A creative director is a person that makes high-level creative decisions, and with those decisions oversees the creation of creative assets such as advertisements, products, events, or logos. Creative director positions are often found within the graphic design, film, music, video game, fashion, advertising, media, or entertainment industries, but may be useful in other creative organizations such as web development and software development firms as well.

William Cameron Menzies was an American film production designer and art director as well as a film director and producer during a career spanning five decades. He earned acclaim for his work in silent film, and later pioneered the use of color in film for dramatic effect.

Television crew positions are derived from those of film crew, but with several differences.

The set decorator is the head of the set decoration department in the film and television industry, responsible for selecting, designing, fabricating, and sourcing the "set dressing" elements of each set in a Feature Film, Television, or New Media episode or commercial, in support of the story and characters of the script. The set decorator is responsible for each décor element inside the sets, from practical lighting, technology, art, furniture, drapery, floor coverings, books, collectables, to exterior furnishings such as satellite dishes, Old West water troughs, streetlamps, traffic lights, garden furniture and sculptures.

Graphic design careers include creative director, art director, art production manager, brand identity developer, illustrator and layout artist.

In the cinema of the United States, a unit production manager (UPM) is the Directors Guild of America–approved title for the top below-the-line staff position, responsible for the administration of a feature film or television production. Non-DGA productions might call it the production manager or production supervisor. They work closely with the line producer. Sometimes the line producer is the UPM. A senior producer may assign a UPM more than one production at a time.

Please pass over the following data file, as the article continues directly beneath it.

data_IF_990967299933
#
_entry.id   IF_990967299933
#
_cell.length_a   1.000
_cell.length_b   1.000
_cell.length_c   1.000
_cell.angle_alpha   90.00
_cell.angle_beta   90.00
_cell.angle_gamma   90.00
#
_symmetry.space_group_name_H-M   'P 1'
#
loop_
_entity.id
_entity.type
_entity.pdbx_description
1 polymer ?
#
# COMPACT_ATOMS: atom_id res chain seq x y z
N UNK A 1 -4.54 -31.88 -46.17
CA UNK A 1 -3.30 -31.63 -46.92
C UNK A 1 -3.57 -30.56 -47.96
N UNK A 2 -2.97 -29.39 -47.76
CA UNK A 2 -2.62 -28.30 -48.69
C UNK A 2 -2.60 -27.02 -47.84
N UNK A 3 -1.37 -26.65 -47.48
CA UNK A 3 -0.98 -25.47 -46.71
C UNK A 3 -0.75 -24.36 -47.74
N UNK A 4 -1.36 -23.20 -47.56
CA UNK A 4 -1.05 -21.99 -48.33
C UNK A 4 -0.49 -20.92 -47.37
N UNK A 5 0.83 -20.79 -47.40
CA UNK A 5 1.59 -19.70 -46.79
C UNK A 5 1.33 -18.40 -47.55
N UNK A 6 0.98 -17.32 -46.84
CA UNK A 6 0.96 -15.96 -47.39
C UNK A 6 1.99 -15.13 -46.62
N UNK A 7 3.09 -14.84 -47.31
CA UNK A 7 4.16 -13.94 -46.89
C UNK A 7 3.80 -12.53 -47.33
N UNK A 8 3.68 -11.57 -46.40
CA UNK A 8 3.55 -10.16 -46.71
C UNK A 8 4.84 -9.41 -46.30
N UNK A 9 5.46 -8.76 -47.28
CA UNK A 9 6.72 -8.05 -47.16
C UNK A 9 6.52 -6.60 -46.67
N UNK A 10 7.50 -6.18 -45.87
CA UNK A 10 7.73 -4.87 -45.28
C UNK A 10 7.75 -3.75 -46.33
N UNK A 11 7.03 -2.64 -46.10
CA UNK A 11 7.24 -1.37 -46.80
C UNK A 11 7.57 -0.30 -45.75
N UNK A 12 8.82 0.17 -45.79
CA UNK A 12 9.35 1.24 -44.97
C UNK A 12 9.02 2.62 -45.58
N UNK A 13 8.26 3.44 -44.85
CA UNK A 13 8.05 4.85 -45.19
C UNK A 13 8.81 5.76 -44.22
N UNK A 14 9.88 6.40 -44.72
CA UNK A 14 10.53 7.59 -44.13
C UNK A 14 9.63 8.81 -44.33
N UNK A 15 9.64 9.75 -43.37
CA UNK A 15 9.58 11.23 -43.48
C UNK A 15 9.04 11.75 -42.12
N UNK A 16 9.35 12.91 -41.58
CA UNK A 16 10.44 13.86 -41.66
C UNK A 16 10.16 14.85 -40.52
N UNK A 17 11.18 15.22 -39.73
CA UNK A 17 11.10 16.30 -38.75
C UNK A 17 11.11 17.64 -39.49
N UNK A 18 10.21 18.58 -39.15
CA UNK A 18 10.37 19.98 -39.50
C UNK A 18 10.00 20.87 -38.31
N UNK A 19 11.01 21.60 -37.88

Art Directors Guild Labor Union

The Art Directors Guild (ADG) is a labor union and local of the International Alliance of Theatrical and Stage Employees (IATSE) representing 2,979 motion picture and television professionals in the United States and Canada.

(Also known as Designer's Guild or B.F.D.G. and can be seen after a member's name as a professional certification abbreviation)

The VFX creative director is a position common in films, television programs, and computer games using a large amount of visual effects (VFX).

the Cinemagundi Club was formed in 1924 by 63 top Hollywood Art Directors including William Cameron Menzies and Anton Grot. It was named after New York City’s club for artists, the Salmagundi Club.

Alice Baker is a set decorator best known for her work on the film 12 Years a Slave. With production designer Adam Stockhausen, Baker was nominated for an Academy Award for Best Production Design for her work on the period drama.

Andy Nicholson (production designer)

Andy Nicholson is an English production designer who has worked on various films, including Gravity, Divergent, Assassin's Creed, and Jurassic World: Fallen Kingdom. Nicholson has also worked as an art director for numerous films, including several by director Tim Burton.

References

  1. "'33 Things I Know About Art Direction'". Catandbee.onsugar.com. Archived from the original on 16 January 2012. Retrieved 25 December 2017.
  2. "ADG - Full History". adg.org. Retrieved 2021-04-26.
  3. Preston, Ward (1994). What an Art Director Does. Silman-James Press. p. 150. ISBN   1-879505-18-5.